The judiciary as a whole, and every judge individually, are independent. Historically, this principle, firmly anchored in the Basic Law, has existed longer than German democracy itself. Almost every governmental action can be subjected to judicial review, giving the judiciary significant controlling power and an important role within the state. Judges are not elected by the people but chosen on their merits and appointed by the competent executive authority. An exception applies to judges of the Constitutional Court who are elected by the parliament and the federal council. There is no campaigning for candidates.
Regulation of lobbying
Is lobbying self-regulated by the industry, or is it regulated by the government, legislature or an independent regulator? What are the regulator’s powers?
There is very little regulation of lobbying in German law. The few existing provisions on lobbying have been set forth by the parliament and, as a means of voluntary self-regulation, by several lobby associations. However, the codes of conduct set forth by the latter contain only general principles rather than detailed rules. The sole power to set forth binding regulations on lobbying remains with the parliament, which, so far and subject to a few exceptions, has refrained from doing so.
However, German criminal law sets additional limits to the scope of lobbying, considering active and passive bribery a criminal offence (see question 24).
Is there a definition or other guidance as to what constitutes lobbying?
German law does not provide any definition of the term lobbying. However, in political and legal context, lobbying is usually described as the planned representation of interests of an association, organisation or enterprise by making and keeping contact with representatives of political or administrative institutions, such as the parliament, government and ministries, in order to gain or exercise influence on decisions made by these institutions.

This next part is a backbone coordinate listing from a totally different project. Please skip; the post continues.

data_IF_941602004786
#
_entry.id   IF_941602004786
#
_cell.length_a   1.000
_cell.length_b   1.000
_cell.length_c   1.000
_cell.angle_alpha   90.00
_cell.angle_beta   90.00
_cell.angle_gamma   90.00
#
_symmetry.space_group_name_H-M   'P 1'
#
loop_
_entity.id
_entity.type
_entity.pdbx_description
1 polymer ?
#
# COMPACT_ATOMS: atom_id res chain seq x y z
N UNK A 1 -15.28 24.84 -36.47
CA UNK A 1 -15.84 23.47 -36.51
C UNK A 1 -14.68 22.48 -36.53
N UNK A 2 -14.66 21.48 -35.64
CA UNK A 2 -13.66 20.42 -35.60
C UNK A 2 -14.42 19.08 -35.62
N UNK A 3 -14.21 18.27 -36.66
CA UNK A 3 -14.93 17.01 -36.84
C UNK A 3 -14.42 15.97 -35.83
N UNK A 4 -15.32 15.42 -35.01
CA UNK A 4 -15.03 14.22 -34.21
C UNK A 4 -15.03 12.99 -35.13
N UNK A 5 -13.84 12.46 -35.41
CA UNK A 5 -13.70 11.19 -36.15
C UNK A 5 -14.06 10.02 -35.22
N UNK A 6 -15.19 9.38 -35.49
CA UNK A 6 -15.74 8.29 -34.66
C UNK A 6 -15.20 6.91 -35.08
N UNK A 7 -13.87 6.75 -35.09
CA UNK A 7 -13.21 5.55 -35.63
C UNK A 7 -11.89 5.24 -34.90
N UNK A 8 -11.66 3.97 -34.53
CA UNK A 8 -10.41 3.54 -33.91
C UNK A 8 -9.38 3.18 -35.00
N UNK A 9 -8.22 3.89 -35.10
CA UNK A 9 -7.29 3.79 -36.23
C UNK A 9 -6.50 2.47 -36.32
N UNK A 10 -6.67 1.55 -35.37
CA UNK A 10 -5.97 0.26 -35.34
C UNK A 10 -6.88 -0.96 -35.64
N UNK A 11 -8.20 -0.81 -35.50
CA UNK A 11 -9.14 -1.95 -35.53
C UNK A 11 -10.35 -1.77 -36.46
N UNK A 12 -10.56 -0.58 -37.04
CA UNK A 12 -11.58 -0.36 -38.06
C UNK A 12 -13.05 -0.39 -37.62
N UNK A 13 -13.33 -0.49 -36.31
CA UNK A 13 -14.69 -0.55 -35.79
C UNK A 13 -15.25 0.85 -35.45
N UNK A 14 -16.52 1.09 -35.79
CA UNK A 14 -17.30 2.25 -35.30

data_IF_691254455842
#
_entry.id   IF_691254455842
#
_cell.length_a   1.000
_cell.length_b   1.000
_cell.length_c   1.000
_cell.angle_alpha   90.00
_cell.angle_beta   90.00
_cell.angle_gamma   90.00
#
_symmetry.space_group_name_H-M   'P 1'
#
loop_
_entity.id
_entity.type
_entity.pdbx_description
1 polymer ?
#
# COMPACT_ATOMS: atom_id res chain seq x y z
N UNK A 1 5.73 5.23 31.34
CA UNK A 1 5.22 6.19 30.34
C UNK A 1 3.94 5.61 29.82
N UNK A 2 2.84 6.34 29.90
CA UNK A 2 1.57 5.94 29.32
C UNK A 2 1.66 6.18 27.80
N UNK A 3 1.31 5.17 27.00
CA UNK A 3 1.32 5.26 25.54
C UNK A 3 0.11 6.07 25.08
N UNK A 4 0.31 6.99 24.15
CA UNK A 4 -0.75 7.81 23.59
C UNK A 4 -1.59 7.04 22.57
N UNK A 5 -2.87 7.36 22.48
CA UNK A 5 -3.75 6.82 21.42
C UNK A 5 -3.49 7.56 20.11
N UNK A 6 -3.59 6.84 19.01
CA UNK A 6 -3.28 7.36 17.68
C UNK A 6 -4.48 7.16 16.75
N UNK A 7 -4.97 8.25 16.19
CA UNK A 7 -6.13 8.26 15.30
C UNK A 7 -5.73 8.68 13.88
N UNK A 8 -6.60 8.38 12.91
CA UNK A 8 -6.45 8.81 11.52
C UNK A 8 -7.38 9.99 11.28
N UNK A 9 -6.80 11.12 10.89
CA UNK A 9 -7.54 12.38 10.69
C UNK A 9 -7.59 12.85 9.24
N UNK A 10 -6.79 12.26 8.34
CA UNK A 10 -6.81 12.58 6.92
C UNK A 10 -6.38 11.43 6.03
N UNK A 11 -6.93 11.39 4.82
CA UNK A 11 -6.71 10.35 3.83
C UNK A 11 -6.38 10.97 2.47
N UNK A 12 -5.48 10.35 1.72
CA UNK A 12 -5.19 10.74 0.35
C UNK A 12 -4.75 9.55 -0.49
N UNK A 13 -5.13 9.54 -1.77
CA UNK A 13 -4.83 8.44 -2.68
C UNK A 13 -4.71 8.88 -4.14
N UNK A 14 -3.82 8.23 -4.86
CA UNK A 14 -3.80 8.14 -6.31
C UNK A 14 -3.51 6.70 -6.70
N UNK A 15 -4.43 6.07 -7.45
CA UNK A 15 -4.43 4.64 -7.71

Registration and other disclosure
Is there voluntary or mandatory registration of lobbyists? How else is lobbying disclosed?
There is no compulsory lobby register. In 1972, the legislature introduced a voluntary registration of lobby associations and their representatives, however this register covers neither self-employed lobbyists nor entities governed by public law. Being registered is a necessary condition - but not a guarantee - for a lobbyist to be admitted to the premises and to sessions of the parliament. A maximum of two access passes are provided to each lobbying association, which are issued to representatives and are non-transferable (ie, only the specified representatives may use them).
Activities subject to disclosure or registration
What communications must be disclosed or registered?
There is no obligation to register communication. As to the disclosure of communication, a distinction must be made between legislative and executive officials.
Members of the parliament are not obliged to disclose their communications with lobbyists, and there is no such obligation for lobbyists.
Executive officials, as far as they are members of the government, can be subjected to enquiries based on the parliamentary right to question, usually initiated by opposition members or groups of parliament. The outcome of such enquiries varies greatly depending on the circumstances of a specific case, but it is a potentially suitable instrument for gaining a variety of information, including on lobbying.